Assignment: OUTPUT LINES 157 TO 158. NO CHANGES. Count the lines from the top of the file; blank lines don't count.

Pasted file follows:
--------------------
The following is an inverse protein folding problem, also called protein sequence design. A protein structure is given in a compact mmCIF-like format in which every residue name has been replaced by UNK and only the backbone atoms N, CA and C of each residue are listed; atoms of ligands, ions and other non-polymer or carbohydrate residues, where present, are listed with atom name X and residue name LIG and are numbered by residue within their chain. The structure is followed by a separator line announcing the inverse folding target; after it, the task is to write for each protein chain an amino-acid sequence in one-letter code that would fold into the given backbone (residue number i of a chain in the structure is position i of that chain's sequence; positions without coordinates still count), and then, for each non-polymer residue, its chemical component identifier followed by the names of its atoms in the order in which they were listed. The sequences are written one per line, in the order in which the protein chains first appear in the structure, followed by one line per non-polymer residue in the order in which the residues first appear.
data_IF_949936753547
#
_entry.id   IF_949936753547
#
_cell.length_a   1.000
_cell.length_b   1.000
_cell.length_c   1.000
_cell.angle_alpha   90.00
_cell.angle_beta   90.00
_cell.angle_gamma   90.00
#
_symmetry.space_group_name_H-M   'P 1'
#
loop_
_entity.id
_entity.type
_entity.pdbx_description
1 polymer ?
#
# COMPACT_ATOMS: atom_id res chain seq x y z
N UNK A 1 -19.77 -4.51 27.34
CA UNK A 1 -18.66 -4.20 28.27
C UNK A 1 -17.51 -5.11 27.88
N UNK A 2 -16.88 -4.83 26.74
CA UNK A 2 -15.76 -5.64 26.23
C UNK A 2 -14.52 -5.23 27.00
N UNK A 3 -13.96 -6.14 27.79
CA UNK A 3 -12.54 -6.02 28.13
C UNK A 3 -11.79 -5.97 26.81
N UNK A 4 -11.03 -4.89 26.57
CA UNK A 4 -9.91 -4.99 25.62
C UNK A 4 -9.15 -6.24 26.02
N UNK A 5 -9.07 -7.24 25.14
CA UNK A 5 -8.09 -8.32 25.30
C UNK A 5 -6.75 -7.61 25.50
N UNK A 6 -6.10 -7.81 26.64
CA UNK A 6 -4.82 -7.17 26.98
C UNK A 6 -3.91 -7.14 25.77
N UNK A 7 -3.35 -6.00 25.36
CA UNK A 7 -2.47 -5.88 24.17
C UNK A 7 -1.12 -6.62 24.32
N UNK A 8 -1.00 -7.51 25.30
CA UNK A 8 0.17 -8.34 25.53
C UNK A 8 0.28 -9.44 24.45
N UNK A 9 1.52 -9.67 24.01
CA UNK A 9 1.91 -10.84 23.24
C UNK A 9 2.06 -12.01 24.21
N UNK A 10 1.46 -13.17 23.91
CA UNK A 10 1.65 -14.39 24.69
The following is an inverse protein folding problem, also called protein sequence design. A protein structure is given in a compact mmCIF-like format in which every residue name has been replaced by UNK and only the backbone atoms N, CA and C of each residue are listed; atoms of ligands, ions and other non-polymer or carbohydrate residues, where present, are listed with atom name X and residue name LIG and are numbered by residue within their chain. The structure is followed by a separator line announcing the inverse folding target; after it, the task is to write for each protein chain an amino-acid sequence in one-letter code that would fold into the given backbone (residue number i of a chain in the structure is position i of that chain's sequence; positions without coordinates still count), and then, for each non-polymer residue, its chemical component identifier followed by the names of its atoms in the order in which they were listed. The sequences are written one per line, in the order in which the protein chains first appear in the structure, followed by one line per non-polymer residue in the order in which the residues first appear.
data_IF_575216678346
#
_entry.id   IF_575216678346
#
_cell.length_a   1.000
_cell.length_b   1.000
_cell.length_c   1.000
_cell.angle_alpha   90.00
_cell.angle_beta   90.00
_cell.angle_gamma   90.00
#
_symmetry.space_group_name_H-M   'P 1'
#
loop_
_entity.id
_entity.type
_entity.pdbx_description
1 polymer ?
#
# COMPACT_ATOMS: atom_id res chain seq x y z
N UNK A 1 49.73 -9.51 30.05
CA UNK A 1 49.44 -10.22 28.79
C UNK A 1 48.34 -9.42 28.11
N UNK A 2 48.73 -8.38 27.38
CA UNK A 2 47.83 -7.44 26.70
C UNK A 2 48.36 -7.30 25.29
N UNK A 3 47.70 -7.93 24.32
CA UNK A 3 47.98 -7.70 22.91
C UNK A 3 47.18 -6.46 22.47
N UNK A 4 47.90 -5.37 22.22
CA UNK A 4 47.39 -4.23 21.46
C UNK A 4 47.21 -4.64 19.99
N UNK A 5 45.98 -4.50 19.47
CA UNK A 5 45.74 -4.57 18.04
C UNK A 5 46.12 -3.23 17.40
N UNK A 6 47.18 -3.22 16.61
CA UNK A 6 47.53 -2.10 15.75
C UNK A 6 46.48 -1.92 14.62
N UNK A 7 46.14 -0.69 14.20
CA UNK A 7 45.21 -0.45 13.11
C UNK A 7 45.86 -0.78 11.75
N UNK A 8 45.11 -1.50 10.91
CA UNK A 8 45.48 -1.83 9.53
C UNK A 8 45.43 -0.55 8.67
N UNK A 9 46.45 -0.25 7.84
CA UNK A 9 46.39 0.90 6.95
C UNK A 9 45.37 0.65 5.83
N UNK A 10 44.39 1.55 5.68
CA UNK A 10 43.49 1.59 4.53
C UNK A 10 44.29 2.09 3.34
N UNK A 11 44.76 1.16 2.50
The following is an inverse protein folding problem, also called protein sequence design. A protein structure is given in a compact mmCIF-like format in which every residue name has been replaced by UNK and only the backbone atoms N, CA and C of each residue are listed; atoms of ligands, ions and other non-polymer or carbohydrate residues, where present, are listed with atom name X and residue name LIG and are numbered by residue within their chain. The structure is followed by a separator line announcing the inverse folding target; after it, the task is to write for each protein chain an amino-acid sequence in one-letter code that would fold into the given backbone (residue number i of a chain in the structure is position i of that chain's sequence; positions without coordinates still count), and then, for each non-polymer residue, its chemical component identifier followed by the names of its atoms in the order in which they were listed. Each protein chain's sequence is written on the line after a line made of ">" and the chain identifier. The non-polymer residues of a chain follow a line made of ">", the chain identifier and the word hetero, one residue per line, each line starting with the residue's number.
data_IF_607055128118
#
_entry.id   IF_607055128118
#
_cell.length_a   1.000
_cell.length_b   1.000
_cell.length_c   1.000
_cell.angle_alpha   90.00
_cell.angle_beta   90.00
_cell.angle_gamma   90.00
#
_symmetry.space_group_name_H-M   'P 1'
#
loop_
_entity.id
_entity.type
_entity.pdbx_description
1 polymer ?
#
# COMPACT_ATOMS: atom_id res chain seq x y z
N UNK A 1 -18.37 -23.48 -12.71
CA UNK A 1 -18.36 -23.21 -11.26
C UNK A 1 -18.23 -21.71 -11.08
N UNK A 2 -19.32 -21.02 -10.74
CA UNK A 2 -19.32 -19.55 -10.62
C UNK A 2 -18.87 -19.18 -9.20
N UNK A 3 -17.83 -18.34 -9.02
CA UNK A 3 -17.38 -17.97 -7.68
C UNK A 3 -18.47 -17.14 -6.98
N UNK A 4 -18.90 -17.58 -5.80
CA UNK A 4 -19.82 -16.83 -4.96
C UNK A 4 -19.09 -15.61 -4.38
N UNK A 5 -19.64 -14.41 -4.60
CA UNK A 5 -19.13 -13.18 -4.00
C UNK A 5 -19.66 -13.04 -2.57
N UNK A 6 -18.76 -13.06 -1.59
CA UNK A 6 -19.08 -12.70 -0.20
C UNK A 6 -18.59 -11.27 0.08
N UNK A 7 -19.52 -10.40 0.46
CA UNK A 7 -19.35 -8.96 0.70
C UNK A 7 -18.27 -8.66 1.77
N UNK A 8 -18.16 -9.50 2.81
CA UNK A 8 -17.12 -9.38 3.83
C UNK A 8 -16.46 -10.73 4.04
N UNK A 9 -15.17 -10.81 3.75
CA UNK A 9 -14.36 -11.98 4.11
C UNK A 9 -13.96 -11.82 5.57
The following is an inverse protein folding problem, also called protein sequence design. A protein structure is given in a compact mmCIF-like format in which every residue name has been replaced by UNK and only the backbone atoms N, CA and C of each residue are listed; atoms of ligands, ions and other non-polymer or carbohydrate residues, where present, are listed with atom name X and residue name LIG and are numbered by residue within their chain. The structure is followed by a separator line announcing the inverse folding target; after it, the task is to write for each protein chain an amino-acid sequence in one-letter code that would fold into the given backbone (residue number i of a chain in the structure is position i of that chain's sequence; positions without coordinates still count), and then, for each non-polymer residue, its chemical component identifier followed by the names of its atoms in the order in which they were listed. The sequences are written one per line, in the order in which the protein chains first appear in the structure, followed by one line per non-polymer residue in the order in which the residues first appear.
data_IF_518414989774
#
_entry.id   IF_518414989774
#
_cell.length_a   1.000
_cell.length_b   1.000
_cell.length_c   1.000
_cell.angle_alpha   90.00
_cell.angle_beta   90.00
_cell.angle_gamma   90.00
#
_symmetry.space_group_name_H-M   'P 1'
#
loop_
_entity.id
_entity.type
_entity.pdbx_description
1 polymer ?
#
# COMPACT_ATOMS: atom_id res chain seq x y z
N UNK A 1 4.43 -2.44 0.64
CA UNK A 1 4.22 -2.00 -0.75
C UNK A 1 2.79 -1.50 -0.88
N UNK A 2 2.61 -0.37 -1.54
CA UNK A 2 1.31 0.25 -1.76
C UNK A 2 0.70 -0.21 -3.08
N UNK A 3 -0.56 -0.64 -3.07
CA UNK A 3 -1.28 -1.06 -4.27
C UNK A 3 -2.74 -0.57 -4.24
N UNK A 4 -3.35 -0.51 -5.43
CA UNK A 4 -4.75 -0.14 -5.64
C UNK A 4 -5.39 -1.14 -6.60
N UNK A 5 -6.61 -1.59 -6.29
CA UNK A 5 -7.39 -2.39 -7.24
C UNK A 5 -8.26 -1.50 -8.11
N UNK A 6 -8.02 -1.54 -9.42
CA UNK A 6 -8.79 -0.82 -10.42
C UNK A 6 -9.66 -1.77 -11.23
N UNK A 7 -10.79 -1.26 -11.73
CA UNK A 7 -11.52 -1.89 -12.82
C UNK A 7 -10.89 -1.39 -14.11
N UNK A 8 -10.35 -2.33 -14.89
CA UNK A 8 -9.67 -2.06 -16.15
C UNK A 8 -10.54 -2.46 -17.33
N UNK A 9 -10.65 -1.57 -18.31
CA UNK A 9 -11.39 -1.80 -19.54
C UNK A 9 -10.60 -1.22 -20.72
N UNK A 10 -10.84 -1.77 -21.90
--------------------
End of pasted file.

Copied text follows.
_cell.length_b   1.000
_cell.length_c   1.000